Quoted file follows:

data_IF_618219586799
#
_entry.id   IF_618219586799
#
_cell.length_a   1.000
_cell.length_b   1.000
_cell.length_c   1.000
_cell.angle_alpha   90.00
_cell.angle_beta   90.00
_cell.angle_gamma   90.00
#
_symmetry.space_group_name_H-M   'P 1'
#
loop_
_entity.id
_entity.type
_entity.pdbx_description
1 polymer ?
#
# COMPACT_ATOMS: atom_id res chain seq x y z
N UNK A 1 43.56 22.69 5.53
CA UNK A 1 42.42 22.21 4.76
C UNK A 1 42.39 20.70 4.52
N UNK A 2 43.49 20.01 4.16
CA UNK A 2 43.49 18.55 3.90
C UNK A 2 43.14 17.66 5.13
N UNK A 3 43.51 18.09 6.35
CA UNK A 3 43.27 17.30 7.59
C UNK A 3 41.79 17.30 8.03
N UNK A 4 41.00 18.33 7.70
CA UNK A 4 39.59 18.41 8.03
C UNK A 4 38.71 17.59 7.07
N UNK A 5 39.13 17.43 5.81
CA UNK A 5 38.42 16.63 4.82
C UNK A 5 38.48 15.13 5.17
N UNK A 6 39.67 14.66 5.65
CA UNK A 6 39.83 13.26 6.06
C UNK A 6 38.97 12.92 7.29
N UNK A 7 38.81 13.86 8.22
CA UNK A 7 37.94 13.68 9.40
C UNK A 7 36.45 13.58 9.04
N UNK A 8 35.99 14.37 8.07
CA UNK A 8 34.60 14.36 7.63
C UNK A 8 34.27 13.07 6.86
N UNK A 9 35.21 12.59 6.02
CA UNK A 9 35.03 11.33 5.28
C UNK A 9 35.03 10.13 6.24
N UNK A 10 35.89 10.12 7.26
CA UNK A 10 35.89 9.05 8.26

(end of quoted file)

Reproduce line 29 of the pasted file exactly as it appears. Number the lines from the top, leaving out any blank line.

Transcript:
C UNK A 3 41.79 17.30 8.03